The next three seconds are in slow motion. Matt Holland has endured a tough season, relegated from the English Premier League with his club side Ipswich. In qualifying, he scored a couple of superb goals from long range, and that was probably in the minds of at least some of the 7,000 or so to our left who gasped collectively in anticipation as his right foot swung all 152 pounds of Matt Holland into the champagne emblazoned adidas Fevernova.
As the ball rippled the perfectly white back o' the net, the green roar was epic, and almost primeval.
As was my own. Screw journalistic impartiality! I'm on vacation.
The game ends 1-1 (so Given's save was crucial). The Irish might have won it had the woodwork not saved a curling 30-yarder from Robbie Keane with six minutes left. But all around, it is a great result for the boys in green, and a deserved excorcism, however, temporary, of the ever-present ghost of Roy Keane.
As I look to my left, my excitement for the jubilant Irish fans involved in a mutual lovefest with their jubilant and emotional heroes is tempered by a sobering thought.
It is going to be a loud, drunken 2½-hour train journey back to Tokyo.
Asahi No. 356 to Tokyo Station, 9:40 p.m.
As news drifts through the train from the other group E match in Sapporo, where the German goals are pouring in against the hapless Saudi Arabians, spirits dampen quickly. It ends up 8-0, and it will be tough for the Irish to beat them on goal difference now. Assuming Cameroon will also thump the Saudis, the Irish will need a result against Germany on Wednesday in Ibaraki to stand a chance of qualifying. No easy task.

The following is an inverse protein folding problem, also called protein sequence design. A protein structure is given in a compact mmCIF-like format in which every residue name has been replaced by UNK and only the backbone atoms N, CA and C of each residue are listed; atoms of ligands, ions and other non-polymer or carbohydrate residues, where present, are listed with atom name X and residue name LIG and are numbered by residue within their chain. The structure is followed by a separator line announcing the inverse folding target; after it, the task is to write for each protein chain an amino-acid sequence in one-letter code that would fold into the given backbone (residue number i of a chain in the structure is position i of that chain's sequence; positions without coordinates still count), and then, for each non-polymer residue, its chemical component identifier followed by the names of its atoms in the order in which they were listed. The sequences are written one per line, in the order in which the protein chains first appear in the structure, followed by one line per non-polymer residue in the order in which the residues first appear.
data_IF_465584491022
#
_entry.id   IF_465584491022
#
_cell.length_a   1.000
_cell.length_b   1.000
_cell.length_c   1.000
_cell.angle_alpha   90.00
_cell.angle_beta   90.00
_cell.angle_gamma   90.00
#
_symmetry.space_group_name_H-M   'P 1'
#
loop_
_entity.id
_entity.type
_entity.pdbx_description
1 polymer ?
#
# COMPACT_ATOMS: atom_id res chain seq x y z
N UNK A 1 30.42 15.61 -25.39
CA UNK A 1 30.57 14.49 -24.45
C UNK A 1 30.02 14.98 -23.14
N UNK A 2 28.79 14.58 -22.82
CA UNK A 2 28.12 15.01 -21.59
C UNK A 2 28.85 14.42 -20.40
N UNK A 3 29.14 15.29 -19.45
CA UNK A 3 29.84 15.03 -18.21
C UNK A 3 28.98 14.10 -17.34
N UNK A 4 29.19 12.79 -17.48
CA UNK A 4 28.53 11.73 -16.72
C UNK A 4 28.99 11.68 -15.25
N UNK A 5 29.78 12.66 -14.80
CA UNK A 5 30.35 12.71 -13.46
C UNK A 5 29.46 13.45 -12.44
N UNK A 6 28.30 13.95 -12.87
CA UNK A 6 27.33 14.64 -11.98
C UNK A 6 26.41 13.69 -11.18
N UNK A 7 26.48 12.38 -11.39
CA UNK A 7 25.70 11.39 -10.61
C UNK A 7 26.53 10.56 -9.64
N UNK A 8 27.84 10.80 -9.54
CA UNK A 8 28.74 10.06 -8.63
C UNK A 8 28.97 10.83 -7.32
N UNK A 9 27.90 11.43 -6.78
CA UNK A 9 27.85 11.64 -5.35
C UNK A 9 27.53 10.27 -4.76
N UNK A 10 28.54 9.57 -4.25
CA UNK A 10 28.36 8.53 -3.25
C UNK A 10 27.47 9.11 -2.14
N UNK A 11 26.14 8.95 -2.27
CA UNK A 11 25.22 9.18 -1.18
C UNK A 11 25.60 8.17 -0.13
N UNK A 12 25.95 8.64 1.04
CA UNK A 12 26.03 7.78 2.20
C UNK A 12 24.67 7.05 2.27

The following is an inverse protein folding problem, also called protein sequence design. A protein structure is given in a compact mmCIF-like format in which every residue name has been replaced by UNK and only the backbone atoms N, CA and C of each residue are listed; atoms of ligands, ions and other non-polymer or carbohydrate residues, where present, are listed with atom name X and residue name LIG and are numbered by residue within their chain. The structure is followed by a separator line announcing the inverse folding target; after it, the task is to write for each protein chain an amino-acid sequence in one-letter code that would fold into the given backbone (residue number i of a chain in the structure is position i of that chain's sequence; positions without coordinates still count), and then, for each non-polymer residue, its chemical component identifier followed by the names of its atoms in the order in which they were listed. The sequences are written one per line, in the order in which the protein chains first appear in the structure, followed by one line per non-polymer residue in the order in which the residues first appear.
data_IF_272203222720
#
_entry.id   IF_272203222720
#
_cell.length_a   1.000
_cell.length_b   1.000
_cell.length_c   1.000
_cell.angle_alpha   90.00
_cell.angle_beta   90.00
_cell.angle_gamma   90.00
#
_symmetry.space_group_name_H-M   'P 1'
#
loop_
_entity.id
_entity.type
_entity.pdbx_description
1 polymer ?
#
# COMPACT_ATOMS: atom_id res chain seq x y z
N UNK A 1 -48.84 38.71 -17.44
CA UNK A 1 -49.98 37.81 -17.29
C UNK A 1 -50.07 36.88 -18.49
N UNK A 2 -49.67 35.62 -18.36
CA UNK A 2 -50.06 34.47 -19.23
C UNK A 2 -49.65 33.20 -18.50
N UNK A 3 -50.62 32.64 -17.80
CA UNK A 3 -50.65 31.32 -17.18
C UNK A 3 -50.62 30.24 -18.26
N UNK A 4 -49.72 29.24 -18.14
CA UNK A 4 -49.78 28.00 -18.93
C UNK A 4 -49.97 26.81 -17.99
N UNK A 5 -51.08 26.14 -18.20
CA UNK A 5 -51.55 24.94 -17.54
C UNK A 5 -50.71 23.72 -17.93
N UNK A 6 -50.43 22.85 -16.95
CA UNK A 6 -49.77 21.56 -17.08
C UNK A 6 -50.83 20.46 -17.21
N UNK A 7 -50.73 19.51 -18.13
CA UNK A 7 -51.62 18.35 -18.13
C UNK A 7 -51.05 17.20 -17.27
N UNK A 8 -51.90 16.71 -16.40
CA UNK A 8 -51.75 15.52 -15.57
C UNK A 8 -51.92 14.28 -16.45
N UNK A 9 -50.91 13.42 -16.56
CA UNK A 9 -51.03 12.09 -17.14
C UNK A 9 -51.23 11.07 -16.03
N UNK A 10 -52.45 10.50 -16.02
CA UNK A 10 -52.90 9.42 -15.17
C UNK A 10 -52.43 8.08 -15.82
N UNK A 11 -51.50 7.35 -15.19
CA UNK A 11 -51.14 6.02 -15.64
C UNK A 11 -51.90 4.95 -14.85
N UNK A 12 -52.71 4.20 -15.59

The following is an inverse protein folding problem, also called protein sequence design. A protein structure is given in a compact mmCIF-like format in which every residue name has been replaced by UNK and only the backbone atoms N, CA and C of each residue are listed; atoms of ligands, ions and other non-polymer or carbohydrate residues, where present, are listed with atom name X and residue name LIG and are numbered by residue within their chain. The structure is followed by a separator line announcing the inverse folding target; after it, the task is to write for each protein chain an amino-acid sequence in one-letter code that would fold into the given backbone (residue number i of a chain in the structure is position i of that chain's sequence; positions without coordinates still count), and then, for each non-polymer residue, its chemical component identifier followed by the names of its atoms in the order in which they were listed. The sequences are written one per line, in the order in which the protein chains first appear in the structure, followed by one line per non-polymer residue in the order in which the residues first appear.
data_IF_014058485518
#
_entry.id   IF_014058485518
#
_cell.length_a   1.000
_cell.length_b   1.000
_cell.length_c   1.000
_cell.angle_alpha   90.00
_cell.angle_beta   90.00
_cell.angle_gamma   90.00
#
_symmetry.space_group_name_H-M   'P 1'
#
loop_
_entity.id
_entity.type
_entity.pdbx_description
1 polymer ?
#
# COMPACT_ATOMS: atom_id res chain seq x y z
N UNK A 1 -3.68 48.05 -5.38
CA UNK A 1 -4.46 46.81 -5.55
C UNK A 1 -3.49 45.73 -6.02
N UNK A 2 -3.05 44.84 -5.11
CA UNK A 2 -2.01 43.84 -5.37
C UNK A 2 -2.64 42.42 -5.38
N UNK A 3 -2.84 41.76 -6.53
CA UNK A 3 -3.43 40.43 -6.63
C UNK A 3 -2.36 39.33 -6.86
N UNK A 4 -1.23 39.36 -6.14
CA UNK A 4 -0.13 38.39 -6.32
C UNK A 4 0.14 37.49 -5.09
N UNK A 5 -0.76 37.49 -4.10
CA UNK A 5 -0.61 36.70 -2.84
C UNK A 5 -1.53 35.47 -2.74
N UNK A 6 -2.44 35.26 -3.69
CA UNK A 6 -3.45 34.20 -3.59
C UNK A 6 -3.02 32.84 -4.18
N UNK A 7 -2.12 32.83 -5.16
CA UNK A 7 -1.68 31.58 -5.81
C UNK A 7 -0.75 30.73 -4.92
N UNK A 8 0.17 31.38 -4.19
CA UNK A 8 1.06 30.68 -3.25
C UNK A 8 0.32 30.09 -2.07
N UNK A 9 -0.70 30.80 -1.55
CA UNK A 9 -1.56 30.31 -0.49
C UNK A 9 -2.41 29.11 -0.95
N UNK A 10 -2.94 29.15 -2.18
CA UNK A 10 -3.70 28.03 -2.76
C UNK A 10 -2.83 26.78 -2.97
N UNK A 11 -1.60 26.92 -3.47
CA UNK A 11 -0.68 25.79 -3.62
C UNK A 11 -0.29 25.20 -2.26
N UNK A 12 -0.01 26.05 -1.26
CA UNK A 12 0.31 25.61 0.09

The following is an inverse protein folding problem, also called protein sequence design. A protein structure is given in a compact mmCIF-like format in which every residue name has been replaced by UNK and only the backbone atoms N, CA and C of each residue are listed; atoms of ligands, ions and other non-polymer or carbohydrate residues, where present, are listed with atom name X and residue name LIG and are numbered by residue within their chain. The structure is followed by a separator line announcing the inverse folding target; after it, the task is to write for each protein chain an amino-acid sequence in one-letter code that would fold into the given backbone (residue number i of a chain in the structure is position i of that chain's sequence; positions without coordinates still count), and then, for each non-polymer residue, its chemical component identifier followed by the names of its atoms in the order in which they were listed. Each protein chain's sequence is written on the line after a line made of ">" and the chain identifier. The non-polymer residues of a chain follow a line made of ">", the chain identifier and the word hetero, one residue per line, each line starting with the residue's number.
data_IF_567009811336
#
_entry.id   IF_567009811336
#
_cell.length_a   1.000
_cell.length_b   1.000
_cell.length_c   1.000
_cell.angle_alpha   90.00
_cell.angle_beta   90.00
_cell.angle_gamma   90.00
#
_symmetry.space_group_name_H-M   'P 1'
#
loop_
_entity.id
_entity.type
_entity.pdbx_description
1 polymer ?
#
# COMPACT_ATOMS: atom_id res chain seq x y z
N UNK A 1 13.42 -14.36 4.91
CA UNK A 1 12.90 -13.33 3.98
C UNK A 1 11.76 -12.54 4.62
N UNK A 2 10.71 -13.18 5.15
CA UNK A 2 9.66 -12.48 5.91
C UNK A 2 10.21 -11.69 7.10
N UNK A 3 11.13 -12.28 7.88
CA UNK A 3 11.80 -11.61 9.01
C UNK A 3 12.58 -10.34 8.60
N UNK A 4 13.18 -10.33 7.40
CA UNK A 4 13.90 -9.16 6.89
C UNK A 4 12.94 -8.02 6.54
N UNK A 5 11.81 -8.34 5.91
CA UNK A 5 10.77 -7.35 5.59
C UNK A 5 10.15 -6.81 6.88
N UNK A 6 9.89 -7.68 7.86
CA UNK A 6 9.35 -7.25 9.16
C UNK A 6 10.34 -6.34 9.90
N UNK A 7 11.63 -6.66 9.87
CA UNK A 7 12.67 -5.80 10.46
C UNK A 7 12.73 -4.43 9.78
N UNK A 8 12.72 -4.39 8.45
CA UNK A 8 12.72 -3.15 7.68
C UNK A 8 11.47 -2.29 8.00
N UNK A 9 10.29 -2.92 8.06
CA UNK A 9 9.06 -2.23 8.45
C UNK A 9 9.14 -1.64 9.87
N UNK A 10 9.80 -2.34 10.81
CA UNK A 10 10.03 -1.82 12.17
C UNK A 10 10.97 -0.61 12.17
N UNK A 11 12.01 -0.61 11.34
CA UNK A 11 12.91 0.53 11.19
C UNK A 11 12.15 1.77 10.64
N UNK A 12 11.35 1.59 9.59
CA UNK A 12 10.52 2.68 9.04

No one can spoil a party like the Germans.
The Pan Pacific Hotel, Yokohama, 12:45 a.m.
I watch the news in my room, lots of footage of Japanese riot police in full gear kicking the crap out of a group of pathetic volunteer "hooligans" in an exercise for tomorrow's first England game against Sweden in Saitama.
I fall asleep reading the Japan Times about the Queen's Golden Jubilee and the celebrations planned to celebrate her 50 years on the throne in London. While over on CNN International there is a tribute show to Larry King's mere 45 years in broadcasting. This seems more than a little disrespectful to the crown.
I have folded my newspaper in the Japanese manner. You should try this tomorrow. Fold the paper vertically down the middle, both front to back and back to the front, so that there's a clear crisp line down the middle then ...
I'm too tired to explain it to you. Tomorrow, it's the first Eng-er-land game versus Sweden.
God Save The Queen and all that. Let's hope she is not embarrassed by her subjects in Saitama.Michael Davies, a native of London, is executive producer of ABC's "Who Wants to be a Millionaire." He'll be filing five diary entries per week from the World Cup for Page 2.